Now we should move on to chigger bite treatments...
    SGT Rock
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    Quote Originally Posted by SGT Rock
    Now we should move on to chigger bite treatments...
    Chiggers...sweet Jesus, just thinking about them make me itch.

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    First Sergeant SGT Rock's Avatar
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    I got me a few of them this week in the Ozarks.
    SGT Rock
    http://hikinghq.net

    My 2008 Trail Journal of the BMT/AT

    BMT Thru-Hikers' Guide
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    NO SNIVELING

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    Registered User Ramble~On's Avatar
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    Good News....
    If you don't get blisters to begin with you won't have to treat them.
    Blisters are caused by friction.... "rubbing"
    Your feet will tell your brain that something isn't going right in bootville long before you get a blister. This message being sent to the brain is a "hot-spot"
    If you stop and dry off the area causing the problem and put duct tape or mole skin on it when it is first noticed you can avoid getting a blister.
    On the other hand....there's even more good news
    The friction which causes the "hot-spot" which turns into the blister will cause a thicker layer of skin to develop in that area. If in Georgia your brand new boots that you didn't properly break in prior to starting cause you blisters...by the time you get to Maine....the skin on your feet oughta be thick enough to walk on broken glass.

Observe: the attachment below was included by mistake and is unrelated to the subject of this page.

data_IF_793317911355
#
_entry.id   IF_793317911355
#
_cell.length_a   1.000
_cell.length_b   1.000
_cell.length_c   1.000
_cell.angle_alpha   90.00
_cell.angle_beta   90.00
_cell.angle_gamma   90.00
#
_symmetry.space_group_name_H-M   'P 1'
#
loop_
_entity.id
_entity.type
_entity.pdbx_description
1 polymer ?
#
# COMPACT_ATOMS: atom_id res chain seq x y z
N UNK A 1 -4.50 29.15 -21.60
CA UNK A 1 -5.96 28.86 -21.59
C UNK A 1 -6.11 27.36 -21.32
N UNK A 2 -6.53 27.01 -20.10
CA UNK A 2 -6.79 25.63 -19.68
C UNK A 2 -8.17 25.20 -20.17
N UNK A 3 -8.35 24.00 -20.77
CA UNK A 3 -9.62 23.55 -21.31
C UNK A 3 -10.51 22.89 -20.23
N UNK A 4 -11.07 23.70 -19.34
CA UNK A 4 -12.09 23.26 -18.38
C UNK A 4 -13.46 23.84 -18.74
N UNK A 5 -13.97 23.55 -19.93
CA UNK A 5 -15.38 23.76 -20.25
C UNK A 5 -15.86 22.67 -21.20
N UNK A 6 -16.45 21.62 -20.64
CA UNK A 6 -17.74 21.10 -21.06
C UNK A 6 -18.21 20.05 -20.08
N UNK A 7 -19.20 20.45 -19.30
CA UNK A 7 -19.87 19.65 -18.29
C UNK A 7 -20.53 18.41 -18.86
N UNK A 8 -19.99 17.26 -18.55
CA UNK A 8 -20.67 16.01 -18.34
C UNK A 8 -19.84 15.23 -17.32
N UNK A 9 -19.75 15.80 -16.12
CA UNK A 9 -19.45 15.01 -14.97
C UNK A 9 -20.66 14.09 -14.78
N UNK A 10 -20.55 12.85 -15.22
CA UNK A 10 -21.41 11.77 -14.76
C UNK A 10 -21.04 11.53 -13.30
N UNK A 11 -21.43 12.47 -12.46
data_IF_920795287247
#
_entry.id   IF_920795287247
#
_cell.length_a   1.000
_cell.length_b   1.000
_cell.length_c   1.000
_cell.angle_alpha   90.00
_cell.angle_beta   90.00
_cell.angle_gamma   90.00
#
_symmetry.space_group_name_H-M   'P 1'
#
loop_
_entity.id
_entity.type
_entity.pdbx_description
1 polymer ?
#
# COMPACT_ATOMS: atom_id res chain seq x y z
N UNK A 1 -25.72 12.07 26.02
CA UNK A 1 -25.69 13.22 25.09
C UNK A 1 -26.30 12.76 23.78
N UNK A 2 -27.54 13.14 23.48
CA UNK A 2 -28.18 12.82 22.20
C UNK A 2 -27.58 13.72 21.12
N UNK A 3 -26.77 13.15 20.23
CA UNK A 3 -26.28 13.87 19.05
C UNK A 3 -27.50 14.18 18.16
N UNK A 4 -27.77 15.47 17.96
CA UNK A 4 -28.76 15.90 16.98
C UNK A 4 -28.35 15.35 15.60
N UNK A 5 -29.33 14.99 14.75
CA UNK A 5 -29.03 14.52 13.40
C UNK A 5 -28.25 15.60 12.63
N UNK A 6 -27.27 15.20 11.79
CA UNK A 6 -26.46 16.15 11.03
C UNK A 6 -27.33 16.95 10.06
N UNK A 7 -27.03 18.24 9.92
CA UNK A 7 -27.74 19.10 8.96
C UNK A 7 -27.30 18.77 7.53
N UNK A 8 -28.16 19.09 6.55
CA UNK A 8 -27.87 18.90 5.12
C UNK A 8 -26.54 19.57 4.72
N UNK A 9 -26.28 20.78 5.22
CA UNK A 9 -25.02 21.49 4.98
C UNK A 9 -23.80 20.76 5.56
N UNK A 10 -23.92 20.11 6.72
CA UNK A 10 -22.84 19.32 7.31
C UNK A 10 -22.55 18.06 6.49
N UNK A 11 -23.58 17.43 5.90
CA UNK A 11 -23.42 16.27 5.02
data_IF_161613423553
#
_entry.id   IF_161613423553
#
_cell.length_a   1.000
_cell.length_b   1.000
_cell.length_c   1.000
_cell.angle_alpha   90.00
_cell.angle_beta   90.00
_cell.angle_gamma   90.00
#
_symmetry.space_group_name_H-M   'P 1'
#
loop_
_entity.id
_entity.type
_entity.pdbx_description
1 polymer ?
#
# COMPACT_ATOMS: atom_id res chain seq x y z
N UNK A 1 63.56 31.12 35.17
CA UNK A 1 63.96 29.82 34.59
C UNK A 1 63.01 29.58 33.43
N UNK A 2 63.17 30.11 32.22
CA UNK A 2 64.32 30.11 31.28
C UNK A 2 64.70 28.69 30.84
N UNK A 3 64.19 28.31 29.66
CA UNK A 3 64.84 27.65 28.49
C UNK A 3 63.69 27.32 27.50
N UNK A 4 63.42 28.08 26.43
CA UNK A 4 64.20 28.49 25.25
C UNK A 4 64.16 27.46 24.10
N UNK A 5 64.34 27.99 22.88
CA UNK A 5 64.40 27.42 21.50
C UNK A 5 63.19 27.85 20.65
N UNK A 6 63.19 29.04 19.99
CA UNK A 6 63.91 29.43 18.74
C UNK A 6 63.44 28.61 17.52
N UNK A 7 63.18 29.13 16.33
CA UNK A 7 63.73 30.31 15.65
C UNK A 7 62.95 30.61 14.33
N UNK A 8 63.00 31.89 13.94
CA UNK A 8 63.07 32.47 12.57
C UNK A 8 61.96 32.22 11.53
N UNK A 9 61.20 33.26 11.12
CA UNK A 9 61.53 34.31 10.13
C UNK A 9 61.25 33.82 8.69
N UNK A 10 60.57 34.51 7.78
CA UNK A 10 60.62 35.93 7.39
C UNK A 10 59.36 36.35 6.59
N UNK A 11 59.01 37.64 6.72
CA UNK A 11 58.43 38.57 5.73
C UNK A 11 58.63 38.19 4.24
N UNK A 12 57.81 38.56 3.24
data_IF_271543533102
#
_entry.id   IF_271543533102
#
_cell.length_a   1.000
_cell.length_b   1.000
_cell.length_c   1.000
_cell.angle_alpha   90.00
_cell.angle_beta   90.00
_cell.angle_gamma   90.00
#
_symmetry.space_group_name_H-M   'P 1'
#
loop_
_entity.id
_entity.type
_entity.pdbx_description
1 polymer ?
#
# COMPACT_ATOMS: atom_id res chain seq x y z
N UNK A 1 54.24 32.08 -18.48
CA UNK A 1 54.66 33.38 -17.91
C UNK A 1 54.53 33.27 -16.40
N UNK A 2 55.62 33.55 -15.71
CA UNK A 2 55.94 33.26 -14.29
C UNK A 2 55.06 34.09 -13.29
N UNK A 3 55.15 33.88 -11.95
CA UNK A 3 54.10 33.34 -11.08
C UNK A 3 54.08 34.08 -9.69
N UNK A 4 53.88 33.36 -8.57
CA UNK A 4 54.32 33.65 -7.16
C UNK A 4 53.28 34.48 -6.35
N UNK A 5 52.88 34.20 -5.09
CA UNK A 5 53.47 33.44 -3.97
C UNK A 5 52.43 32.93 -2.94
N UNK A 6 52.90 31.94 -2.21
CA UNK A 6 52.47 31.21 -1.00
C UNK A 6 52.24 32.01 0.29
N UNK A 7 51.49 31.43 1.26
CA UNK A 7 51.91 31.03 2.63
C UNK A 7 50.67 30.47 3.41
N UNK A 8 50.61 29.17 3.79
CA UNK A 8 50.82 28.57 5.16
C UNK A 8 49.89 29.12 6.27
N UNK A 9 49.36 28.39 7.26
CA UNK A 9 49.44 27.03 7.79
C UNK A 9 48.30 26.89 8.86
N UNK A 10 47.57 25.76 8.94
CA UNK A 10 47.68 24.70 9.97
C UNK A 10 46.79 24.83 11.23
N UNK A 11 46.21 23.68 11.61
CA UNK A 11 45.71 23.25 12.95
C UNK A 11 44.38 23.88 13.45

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    Quote Originally Posted by Streamweaver
    Duct tape!! I taped a peice of mole foam on my heel last summer and put on my water shoes,wet waded in the river for the better part of 8 hours and the duct tape was still stuck to my heel that evening.Streamweaver


    DUCT TAPE can fix anything!


    i've carried a pack of Moleskin in my pack on my section hikes the last three years & have never (thankfully!) had to use it....but, have seen many a hiker pull out the duct tape & cover blisters or patch a tent or repair a backpack!
    Last edited by Jaybird; 04-21-2004 at 07:07. Reason: Duct Tape for EVERYBODY!
    see ya'll UP the trail!

    "Jaybird"

    GA-ME...
    "on-the-20-year-plan"

    www.trailjournals.com/Jaybird2013

  18. #18